ST. MARY’S CHURCH
In the North West corner of the Residency once stood St. Mary’s Church. The structure was built in 1810, and had a gothic design. In the early days of the siege, the Church was used to store vast amounts of grain. It was repeatedly targeted by the rebels and all that is left of the Church today are its foundations and walls up to the height of about two or three feet. Since the Church had become unsafe for conducting service fairly early on, services used to be conducted in Dr. Fayrer’s House.
THE RESIDENCY CEMTERY
Around the Church grew up the Residency cemetery. A very large number of people died in the residency every day from shelling, musket fire, mine explosions and diseases such as cholera, dysentery and heat stroke. Many among the dead were children. Under the cover of darkness graves were dug and the dead hastily buried, although the numbers soon became so overwhelming that burials had to be made near the residential areas. Among the noteworthy graves in the cemetery is that of Sir Henry Lawrence. His gravestone bears the simple sentence, “Here lies Henry Lawrence, who tried to do his duty”.
Judicial Commissioner Mr. Ommanney was wounded at the Redan battery on the 3rd of July and subsequently died. He had a wife and two daughters present with him in the Residency at the time of the siege. His house, West of the Begum Kothee, survives although it has been almost reduced to it’s foundations. There are a couple of very curious round structures at the Northern end of the house, and I wonder what they could have been. A map I found on the internet says one of them was a well. Could the other have been a bath? Who can tell?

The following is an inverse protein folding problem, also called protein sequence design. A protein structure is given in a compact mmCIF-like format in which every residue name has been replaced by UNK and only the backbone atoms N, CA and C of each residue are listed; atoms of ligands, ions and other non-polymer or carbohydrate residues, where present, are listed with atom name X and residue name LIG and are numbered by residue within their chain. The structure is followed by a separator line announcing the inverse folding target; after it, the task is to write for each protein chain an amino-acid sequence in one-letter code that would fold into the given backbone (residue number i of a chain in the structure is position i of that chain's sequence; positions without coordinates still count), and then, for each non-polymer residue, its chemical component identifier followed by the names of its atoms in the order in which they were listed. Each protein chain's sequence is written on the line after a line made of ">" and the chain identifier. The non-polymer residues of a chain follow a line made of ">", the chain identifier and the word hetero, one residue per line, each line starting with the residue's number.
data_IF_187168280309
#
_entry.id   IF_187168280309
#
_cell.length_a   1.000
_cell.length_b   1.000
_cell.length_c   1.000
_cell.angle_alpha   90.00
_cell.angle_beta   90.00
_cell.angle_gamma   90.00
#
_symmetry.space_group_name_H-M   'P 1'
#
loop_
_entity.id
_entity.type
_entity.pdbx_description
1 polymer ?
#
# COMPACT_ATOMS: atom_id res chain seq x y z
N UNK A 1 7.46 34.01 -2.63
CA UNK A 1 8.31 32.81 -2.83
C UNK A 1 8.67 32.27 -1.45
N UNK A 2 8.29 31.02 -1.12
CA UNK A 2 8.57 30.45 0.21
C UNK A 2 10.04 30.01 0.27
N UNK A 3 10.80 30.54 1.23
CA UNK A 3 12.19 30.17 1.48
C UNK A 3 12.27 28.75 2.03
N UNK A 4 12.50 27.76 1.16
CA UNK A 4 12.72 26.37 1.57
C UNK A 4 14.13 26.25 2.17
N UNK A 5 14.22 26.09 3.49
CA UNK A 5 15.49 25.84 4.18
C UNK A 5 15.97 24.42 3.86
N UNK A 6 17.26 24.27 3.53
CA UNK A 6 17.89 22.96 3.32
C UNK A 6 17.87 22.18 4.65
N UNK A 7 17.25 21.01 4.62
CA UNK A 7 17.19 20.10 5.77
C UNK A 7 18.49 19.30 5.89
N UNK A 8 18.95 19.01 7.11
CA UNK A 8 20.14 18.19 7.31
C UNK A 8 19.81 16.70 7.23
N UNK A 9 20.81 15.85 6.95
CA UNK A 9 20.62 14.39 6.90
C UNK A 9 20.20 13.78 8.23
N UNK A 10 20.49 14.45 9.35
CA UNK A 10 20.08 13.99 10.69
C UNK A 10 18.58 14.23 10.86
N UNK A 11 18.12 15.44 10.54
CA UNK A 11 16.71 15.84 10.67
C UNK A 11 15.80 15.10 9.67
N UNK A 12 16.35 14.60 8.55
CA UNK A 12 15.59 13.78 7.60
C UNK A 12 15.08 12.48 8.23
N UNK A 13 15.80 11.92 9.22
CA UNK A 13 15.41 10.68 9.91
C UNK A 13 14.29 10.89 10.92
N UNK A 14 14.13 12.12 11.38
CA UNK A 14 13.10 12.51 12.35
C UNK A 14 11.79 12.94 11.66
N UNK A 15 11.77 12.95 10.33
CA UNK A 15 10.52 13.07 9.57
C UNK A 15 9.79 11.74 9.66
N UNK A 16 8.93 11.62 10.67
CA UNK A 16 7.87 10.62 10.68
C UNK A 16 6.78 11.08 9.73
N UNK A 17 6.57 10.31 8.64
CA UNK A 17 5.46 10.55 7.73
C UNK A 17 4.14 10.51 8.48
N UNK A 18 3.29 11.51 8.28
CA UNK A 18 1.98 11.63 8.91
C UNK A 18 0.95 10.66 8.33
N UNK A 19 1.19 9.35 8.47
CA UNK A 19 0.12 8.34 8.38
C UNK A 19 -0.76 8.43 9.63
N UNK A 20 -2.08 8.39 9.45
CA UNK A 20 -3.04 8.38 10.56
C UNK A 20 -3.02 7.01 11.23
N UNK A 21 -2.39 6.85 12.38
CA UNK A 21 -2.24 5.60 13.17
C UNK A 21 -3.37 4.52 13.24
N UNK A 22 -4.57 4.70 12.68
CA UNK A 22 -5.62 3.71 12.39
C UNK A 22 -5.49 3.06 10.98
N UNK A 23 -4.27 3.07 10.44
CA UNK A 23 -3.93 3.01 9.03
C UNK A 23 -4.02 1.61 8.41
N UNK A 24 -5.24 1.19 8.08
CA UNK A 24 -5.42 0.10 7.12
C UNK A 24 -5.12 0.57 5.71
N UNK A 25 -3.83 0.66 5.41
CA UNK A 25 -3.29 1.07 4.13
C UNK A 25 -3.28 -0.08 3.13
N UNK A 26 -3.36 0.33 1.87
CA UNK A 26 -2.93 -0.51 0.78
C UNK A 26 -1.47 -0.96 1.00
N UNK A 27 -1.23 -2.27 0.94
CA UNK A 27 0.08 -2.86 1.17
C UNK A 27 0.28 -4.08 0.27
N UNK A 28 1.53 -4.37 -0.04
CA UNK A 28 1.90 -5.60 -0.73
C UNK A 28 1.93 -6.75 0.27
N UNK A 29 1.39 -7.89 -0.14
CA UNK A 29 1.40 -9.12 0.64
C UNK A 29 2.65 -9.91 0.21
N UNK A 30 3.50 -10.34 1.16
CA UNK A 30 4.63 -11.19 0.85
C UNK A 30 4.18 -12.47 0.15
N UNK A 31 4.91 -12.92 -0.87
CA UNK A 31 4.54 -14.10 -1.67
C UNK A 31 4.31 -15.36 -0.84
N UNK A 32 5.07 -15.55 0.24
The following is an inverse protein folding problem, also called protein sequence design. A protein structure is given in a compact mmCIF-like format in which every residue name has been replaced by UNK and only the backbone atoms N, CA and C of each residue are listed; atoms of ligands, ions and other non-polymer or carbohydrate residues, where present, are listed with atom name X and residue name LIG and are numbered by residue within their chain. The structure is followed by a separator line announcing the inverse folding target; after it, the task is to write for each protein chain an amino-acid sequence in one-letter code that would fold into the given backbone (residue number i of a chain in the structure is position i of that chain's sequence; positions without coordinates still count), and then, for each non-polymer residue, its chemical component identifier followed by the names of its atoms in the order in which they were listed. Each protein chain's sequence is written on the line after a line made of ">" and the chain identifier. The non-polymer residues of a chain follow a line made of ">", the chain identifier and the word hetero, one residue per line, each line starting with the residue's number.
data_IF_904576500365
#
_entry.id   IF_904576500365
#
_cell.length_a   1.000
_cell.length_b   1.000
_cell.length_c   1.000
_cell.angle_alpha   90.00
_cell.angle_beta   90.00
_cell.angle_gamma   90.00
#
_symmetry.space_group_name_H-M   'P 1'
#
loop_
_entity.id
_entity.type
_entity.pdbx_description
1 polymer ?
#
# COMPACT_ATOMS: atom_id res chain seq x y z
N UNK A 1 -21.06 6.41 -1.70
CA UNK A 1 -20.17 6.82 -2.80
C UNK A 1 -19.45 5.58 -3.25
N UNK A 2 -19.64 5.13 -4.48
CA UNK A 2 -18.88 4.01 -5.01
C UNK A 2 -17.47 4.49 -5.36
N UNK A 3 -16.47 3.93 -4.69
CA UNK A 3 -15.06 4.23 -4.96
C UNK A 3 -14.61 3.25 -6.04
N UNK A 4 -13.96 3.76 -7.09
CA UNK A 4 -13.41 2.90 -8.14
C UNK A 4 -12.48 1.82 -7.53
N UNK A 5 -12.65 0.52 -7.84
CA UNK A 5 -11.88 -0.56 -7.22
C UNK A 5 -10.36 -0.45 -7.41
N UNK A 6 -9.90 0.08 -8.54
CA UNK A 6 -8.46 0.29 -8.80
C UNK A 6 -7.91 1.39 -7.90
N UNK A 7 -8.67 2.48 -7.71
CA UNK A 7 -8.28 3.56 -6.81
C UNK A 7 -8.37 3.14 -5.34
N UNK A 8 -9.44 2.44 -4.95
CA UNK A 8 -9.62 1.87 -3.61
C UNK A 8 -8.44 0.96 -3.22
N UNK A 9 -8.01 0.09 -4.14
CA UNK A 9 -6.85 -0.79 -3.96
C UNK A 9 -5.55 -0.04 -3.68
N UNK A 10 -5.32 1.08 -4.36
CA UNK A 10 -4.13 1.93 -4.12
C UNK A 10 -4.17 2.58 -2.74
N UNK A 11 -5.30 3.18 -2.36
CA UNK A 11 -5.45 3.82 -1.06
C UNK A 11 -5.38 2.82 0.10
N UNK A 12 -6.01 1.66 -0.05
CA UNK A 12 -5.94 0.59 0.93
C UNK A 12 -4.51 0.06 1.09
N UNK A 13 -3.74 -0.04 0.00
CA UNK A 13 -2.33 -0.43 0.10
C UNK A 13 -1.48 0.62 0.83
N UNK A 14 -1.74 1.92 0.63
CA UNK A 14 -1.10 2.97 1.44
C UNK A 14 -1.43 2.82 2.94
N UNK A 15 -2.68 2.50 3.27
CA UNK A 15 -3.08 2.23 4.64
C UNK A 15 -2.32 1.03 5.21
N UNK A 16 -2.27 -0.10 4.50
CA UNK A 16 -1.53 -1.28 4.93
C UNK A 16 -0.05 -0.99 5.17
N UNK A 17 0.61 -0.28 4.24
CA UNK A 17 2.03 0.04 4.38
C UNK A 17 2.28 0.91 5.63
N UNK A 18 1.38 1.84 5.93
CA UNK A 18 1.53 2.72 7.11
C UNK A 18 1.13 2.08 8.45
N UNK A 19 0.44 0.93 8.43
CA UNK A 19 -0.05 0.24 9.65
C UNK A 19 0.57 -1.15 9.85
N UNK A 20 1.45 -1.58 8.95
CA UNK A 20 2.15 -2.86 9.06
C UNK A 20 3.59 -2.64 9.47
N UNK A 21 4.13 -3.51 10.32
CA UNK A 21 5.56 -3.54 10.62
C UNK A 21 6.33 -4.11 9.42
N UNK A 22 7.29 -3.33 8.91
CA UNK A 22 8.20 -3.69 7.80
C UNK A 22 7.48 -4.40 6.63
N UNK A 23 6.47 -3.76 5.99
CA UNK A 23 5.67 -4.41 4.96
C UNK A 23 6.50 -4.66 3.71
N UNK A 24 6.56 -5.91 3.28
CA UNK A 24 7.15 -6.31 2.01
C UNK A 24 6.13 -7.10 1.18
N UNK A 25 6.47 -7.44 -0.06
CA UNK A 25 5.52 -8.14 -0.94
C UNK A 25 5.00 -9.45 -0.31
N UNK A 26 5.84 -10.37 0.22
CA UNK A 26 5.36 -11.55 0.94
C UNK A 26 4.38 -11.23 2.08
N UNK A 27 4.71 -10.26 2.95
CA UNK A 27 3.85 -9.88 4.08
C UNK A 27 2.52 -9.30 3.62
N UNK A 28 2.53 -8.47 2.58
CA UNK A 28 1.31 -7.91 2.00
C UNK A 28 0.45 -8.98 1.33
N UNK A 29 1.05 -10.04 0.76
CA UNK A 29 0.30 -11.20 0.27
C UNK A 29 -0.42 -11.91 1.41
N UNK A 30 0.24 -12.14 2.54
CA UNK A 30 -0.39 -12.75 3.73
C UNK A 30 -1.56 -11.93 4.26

A marble plaque confusingly refers to what should be the Residency’s Brigade Mess as “Inglis’s Quarters”. That may be because Julia Inglis and her children were staying here, along with a number of other women and children. The Briagde Mess was a large and solid two storeyed structure under the command of Colonel Master of 17th light Cavalry. Many of the officers had their own hunting rifles and were expert marksmen and kept up a constant withering fire on the enemy through the length of the siege. This was the era when rifles, muskets and canons often fired solid balls, which could easily be reused. On September 24th, when the officers and men went around the Residency collecting shots for reuse, 280 round shot of various calibres was collected from the roof of the brigade mess alone, which gives us a good idea about how heavy the firing was in this part of the compound. The building sadly, has been almost reduced to its foundations, but part of its ornate gate still remains. I walked into a room that survives at one corner of the structure. Its beautiful domed roof still bears the scars of fires that burned here more than 150 years ago!